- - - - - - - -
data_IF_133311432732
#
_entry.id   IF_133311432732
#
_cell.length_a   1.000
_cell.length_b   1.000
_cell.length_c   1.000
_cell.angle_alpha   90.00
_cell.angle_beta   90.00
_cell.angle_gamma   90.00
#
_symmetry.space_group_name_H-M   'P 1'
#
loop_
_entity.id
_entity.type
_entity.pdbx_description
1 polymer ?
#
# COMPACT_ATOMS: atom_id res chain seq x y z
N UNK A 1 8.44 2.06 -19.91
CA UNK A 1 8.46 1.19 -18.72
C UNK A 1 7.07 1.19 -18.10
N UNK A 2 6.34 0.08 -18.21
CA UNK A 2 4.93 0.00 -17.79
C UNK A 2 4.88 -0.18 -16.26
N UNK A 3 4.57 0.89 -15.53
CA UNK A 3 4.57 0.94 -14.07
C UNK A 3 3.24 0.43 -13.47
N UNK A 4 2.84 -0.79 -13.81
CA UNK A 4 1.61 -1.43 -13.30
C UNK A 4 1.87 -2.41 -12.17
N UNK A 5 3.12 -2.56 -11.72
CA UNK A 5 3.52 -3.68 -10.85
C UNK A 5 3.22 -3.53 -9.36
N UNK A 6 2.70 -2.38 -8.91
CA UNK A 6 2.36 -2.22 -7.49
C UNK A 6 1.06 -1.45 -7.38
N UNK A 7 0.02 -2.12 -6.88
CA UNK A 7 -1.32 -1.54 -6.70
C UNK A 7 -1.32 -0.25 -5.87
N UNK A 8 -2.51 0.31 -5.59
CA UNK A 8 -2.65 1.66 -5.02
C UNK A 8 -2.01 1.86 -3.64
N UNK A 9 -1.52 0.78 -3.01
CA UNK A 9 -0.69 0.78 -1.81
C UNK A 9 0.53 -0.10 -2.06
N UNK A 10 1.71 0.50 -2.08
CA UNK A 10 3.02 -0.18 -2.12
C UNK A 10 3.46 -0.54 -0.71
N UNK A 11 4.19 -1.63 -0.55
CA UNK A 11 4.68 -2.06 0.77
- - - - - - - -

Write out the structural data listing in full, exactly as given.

data_IF_133311432732
#
_entry.id   IF_133311432732
#
_cell.length_a   1.000
_cell.length_b   1.000
_cell.length_c   1.000
_cell.angle_alpha   90.00
_cell.angle_beta   90.00
_cell.angle_gamma   90.00
#
_symmetry.space_group_name_H-M   'P 1'
#
loop_
_entity.id
_entity.type
_entity.pdbx_description
1 polymer ?
#
# COMPACT_ATOMS: atom_id res chain seq x y z
N UNK A 1 8.44 2.06 -19.91
CA UNK A 1 8.46 1.19 -18.72
C UNK A 1 7.07 1.19 -18.10
N UNK A 2 6.34 0.08 -18.21
CA UNK A 2 4.93 0.00 -17.79
C UNK A 2 4.88 -0.18 -16.26
N UNK A 3 4.57 0.89 -15.53
CA UNK A 3 4.57 0.94 -14.07
C UNK A 3 3.24 0.43 -13.47
N UNK A 4 2.84 -0.79 -13.81
CA UNK A 4 1.61 -1.43 -13.30
C UNK A 4 1.87 -2.41 -12.17
N UNK A 5 3.12 -2.56 -11.72
CA UNK A 5 3.52 -3.68 -10.85
C UNK A 5 3.22 -3.53 -9.36
N UNK A 6 2.70 -2.38 -8.91
CA UNK A 6 2.36 -2.22 -7.49
C UNK A 6 1.06 -1.45 -7.38
N UNK A 7 0.02 -2.12 -6.88
CA UNK A 7 -1.32 -1.54 -6.70
C UNK A 7 -1.32 -0.25 -5.87
N UNK A 8 -2.51 0.31 -5.59
CA UNK A 8 -2.65 1.66 -5.02
C UNK A 8 -2.01 1.86 -3.64
N UNK A 9 -1.52 0.78 -3.01
CA UNK A 9 -0.69 0.78 -1.81
C UNK A 9 0.53 -0.10 -2.06
N UNK A 10 1.71 0.50 -2.08
CA UNK A 10 3.02 -0.18 -2.12
C UNK A 10 3.46 -0.54 -0.71
N UNK A 11 4.19 -1.63 -0.55
CA UNK A 11 4.68 -2.06 0.77